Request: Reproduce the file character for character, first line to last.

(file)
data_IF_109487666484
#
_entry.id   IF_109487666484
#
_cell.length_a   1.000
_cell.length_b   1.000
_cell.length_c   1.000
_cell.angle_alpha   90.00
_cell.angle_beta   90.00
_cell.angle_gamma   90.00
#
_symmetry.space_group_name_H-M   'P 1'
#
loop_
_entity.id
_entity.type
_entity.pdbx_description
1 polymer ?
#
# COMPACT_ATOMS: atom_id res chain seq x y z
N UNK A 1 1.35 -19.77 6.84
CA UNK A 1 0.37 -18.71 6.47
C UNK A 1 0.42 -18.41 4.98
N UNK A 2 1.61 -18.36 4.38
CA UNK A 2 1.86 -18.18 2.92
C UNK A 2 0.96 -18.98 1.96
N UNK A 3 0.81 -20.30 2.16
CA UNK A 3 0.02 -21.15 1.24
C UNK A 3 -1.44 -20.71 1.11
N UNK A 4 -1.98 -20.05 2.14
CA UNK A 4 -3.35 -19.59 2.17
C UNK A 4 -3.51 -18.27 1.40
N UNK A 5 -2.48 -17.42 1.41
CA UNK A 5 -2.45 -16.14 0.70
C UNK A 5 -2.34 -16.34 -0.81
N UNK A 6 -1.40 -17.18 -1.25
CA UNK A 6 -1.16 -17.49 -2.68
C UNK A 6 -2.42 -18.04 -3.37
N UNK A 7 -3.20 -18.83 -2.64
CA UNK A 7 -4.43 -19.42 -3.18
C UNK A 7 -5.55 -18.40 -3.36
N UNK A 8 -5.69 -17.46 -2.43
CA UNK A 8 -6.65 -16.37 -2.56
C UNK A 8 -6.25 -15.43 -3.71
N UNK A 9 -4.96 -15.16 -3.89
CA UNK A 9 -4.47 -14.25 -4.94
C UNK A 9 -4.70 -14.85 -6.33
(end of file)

data_IF_109487666484
#
_entry.id   IF_109487666484
#
_cell.length_a   1.000
_cell.length_b   1.000
_cell.length_c   1.000
_cell.angle_alpha   90.00
_cell.angle_beta   90.00
_cell.angle_gamma   90.00
#
_symmetry.space_group_name_H-M   'P 1'
#
loop_
_entity.id
_entity.type
_entity.pdbx_description
1 polymer ?
#
# COMPACT_ATOMS: atom_id res chain seq x y z
N UNK A 1 1.35 -19.77 6.84
CA UNK A 1 0.37 -18.71 6.47
C UNK A 1 0.42 -18.41 4.98
N UNK A 2 1.61 -18.36 4.38
CA UNK A 2 1.86 -18.18 2.92
C UNK A 2 0.96 -18.98 1.96
N UNK A 3 0.81 -20.30 2.16
CA UNK A 3 0.02 -21.15 1.24
C UNK A 3 -1.44 -20.71 1.11
N UNK A 4 -1.98 -20.05 2.14
CA UNK A 4 -3.35 -19.59 2.17
C UNK A 4 -3.51 -18.27 1.40
N UNK A 5 -2.48 -17.42 1.41
CA UNK A 5 -2.45 -16.14 0.70
C UNK A 5 -2.34 -16.34 -0.81
N UNK A 6 -1.40 -17.18 -1.25
CA UNK A 6 -1.16 -17.49 -2.68
C UNK A 6 -2.42 -18.04 -3.37
N UNK A 7 -3.20 -18.83 -2.64
CA UNK A 7 -4.43 -19.42 -3.18
C UNK A 7 -5.55 -18.40 -3.36
N UNK A 8 -5.69 -17.46 -2.43
CA UNK A 8 -6.65 -16.37 -2.56
C UNK A 8 -6.25 -15.43 -3.71
N UNK A 9 -4.96 -15.16 -3.89
CA UNK A 9 -4.47 -14.25 -4.94
C UNK A 9 -4.70 -14.85 -6.33